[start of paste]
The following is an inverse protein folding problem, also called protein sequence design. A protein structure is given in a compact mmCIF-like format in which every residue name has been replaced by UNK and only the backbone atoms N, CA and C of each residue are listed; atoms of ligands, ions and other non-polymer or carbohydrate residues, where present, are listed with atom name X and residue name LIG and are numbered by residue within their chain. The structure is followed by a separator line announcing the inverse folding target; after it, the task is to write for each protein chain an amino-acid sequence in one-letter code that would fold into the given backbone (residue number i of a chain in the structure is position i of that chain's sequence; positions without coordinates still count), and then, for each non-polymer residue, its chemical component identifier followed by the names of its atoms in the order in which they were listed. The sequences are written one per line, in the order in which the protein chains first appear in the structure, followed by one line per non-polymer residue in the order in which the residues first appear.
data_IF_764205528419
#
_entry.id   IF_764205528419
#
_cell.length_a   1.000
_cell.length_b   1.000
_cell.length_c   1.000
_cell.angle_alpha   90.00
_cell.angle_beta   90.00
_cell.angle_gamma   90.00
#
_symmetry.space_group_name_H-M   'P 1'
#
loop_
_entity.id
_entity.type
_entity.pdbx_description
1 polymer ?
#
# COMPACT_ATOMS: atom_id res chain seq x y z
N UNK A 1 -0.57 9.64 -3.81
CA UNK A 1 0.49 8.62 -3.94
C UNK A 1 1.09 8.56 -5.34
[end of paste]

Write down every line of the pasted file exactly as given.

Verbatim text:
The following is an inverse protein folding problem, also called protein sequence design. A protein structure is given in a compact mmCIF-like format in which every residue name has been replaced by UNK and only the backbone atoms N, CA and C of each residue are listed; atoms of ligands, ions and other non-polymer or carbohydrate residues, where present, are listed with atom name X and residue name LIG and are numbered by residue within their chain. The structure is followed by a separator line announcing the inverse folding target; after it, the task is to write for each protein chain an amino-acid sequence in one-letter code that would fold into the given backbone (residue number i of a chain in the structure is position i of that chain's sequence; positions without coordinates still count), and then, for each non-polymer residue, its chemical component identifier followed by the names of its atoms in the order in which they were listed. The sequences are written one per line, in the order in which the protein chains first appear in the structure, followed by one line per non-polymer residue in the order in which the residues first appear.
data_IF_764205528419
#
_entry.id   IF_764205528419
#
_cell.length_a   1.000
_cell.length_b   1.000
_cell.length_c   1.000
_cell.angle_alpha   90.00
_cell.angle_beta   90.00
_cell.angle_gamma   90.00
#
_symmetry.space_group_name_H-M   'P 1'
#
loop_
_entity.id
_entity.type
_entity.pdbx_description
1 polymer ?
#
# COMPACT_ATOMS: atom_id res chain seq x y z
N UNK A 1 -0.57 9.64 -3.81
CA UNK A 1 0.49 8.62 -3.94
C UNK A 1 1.09 8.56 -5.34